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The impacts of family separation last a lifetime for children

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The crisis that has unfolded on the U.S. border with Mexico might seem unprecedented in the modern era. Immigration policies have evolved over the years but removal of children from their caregivers has not been regular practice until recently. However, we can look to past events to inform predictions about the implications of these terrible experiences for children’s development and functioning.

{mosads}In the early 1990s, the former Yugoslavia was consumed by a violent civil war. This brutal conflict was genocidal in nature with seemingly unlimited horrors. There were snipers, landmines, and mass rape. Forced separation of families was a constant theme. In parts of Bosnia and Croatia, adult males were removed from their families and placed into concentration camps. As the war ended, nearly every child in the country had experienced some level of traumatic separation from caregivers.


When peace was finally imposed, I was on assignment with UNICEF and went to the center of the former conflict between Croatian and Bosnian forces. My objective, as a mental consultant, was to help put into place a system that would enable children to return to school and family life. Given the extreme level of psychological disturbance among Bosnia’s children, this was not an easy task.

Children were unable to function as their lives were disrupted by constant nightmares, sleeplessness, anger, aggression, anxiety, loss of appetite, and constant fearfulness. I saw post-traumatic stress disorder (PTSD), separation anxiety disorder, enuresis (bedwetting), and depression in many children. My days were spent listening to children and their parents as they struggled to come to grips with their terrible experiences. At times, the level of need seemed limitless.

One of the most significant triggers to serious psychological problems involves threats of imminent death. Mental health problems often result when an individual is forced to confront the possibility that they may lose their life. These experiences are incredibly powerful and can challenge the basic human need to see the world as meaningful and benign.

Children are completely dependent on adult caregivers for all their needs. Accordingly, forced separation is psychologically equivalent to the threat of death. The effect is terror and helplessness. The child is deeply aware that they are left alone in a fearful world.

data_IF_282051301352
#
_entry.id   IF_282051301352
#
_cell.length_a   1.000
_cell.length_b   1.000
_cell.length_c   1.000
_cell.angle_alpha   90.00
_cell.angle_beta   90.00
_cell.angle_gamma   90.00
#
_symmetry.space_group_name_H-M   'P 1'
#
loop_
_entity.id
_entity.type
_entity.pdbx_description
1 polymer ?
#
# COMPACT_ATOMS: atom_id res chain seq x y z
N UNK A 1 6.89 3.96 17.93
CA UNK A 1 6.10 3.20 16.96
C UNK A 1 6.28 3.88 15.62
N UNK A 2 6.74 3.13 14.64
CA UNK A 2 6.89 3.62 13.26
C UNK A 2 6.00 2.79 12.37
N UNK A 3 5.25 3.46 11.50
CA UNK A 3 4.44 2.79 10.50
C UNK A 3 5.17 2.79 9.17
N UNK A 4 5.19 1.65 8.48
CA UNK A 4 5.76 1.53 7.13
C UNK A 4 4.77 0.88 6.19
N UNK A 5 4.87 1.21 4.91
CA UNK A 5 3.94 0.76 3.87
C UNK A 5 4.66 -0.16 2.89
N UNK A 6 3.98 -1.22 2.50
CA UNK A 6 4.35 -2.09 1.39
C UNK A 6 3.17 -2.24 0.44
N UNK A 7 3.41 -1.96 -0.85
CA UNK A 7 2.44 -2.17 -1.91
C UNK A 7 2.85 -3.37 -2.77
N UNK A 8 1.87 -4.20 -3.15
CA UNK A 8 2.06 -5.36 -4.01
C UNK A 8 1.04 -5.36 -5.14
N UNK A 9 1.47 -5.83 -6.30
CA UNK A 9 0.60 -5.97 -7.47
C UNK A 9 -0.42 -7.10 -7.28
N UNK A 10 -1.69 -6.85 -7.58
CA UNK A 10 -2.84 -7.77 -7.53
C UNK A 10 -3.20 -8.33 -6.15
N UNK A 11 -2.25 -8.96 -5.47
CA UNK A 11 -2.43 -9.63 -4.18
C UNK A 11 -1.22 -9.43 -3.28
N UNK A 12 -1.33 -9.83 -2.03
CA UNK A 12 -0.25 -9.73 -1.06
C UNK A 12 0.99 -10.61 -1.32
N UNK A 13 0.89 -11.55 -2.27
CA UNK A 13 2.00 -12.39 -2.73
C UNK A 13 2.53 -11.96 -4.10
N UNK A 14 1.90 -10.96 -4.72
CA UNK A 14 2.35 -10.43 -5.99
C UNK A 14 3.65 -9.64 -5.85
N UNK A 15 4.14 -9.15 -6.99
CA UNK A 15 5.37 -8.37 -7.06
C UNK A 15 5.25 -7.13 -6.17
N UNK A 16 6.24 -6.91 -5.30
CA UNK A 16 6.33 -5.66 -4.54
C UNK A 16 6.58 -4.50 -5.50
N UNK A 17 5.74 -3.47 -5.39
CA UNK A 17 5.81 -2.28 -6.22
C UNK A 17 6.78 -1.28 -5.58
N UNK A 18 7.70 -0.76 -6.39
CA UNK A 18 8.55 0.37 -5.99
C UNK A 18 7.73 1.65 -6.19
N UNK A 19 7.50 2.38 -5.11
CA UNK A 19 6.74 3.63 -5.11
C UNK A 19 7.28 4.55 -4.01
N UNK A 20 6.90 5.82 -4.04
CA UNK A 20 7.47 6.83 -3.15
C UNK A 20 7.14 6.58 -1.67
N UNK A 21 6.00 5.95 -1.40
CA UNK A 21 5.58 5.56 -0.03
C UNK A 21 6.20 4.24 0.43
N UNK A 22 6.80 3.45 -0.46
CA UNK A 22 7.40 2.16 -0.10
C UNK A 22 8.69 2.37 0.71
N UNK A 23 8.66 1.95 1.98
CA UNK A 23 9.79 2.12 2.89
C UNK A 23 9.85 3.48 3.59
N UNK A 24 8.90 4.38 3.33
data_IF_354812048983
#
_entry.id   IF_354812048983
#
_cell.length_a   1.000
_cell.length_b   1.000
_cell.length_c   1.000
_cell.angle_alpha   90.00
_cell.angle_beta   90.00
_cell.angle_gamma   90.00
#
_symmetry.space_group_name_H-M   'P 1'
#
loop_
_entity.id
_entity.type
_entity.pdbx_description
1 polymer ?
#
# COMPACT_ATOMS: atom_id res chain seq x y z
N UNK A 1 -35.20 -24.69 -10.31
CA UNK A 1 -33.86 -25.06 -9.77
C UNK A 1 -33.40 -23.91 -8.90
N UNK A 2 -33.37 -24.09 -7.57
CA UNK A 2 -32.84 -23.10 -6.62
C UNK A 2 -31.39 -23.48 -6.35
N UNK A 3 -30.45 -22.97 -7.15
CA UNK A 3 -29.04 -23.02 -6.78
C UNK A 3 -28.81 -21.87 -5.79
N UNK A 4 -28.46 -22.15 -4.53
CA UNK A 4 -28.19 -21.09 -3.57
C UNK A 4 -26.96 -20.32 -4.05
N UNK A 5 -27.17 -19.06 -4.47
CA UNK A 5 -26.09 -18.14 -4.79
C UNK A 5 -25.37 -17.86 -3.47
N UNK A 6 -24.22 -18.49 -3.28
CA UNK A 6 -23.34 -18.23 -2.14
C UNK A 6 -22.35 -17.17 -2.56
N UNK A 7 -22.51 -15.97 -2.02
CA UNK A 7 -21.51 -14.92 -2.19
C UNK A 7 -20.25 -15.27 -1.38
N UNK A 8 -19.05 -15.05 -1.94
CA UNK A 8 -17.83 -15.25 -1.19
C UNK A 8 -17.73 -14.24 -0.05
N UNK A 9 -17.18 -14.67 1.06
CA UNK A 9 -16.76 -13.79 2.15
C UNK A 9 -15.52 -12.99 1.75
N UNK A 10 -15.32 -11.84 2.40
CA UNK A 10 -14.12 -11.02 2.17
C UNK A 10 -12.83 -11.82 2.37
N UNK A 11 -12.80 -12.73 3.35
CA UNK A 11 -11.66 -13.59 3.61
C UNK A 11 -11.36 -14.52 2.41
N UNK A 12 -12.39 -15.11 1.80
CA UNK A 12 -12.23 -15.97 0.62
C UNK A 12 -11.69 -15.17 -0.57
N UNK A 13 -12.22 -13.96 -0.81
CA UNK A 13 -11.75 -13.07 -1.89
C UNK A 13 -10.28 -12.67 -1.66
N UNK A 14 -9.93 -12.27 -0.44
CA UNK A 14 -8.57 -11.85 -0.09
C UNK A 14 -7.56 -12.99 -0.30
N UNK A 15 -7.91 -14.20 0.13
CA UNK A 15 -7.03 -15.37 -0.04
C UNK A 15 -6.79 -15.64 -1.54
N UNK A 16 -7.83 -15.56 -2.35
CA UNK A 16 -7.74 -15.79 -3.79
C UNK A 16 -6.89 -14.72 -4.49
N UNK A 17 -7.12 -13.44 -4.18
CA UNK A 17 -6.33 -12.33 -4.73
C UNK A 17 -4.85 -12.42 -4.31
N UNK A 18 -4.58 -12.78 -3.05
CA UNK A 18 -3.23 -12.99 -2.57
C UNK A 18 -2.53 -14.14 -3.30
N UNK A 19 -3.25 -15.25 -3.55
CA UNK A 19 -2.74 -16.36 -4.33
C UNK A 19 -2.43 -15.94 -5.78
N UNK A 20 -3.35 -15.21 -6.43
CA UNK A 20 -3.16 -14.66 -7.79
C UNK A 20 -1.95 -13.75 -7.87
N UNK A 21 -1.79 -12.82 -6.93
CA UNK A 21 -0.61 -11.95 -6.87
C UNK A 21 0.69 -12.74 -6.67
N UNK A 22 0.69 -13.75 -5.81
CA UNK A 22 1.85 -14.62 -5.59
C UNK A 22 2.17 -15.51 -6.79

Children can be incredibly resilient and many of the Bosnian youngsters were eventually able to move past much of what they had endured. Still, few could let go of the overpowering sense of terror they felt when their parents were taken from them. It was always the moment of separation that had the most enduring impact on their young lives.

Taking children from their parents at the U.S. border will have a similar impact as the horrors of war. The damage that we have done, by secluding children from their families, will almost certainly induce PTSD and other severe mental health problems. The trauma that is being inflicted by the president’s policies will have an enduring impact on the developing brains of innocent children

Earlier in my clinical training, much of my work was focused on treating adults who had suffered childhood abandonment. Many would go on to have severely disrupted lives marked by abuse and violence.  However, their most powerful feelings of despair focused on their early losses. We have likely done the same level of psychological damage to innocent children at the U.S. border. Unfortunately, simply reuniting children with their parents will not resolve the lasting trauma. Their greatest sources of support and security have now been challenged, and the world will never be completely safe again.

Efforts to keep children together with their families under all reasonable circumstances are an important first step. We also need to recognize our obligations to the children who were victims of the earlier policies. There is a very real possibility that President Trump’s hardline policies will result in a mental health crisis for thousands of vulnerable youths and their families.

We are inflicting trauma that will have an enduring impact on the developing brains of innocent children. Forced separation of families at the U.S. border will have a similar impact — including PTSD and other severe mental health problems — as the war in the former Yugoslavia.

We have likely done the same damage to another generation of innocents. And while there is the new executive order, it does not change anything. The damage is done.

David Schwartz is an associate professor of psychology at USC Dornsife College of Letters, Arts & Sciences. His current research interests focus on children’s peer relationships and on the link between early social maladjustment and later disorder. Prior to joining USC, he served as Program Coordinator of a United Nations-funded psychosocial intervention program in Mostar, Bosnia. This program was designed to provide mental health services to children affected by the civil war in the former Yugoslavia.

Tags Adverse childhood experiences Anxiety disorders Donald Trump Health Mental health Posttraumatic stress disorder Psychological trauma Psychology Separation anxiety disorder

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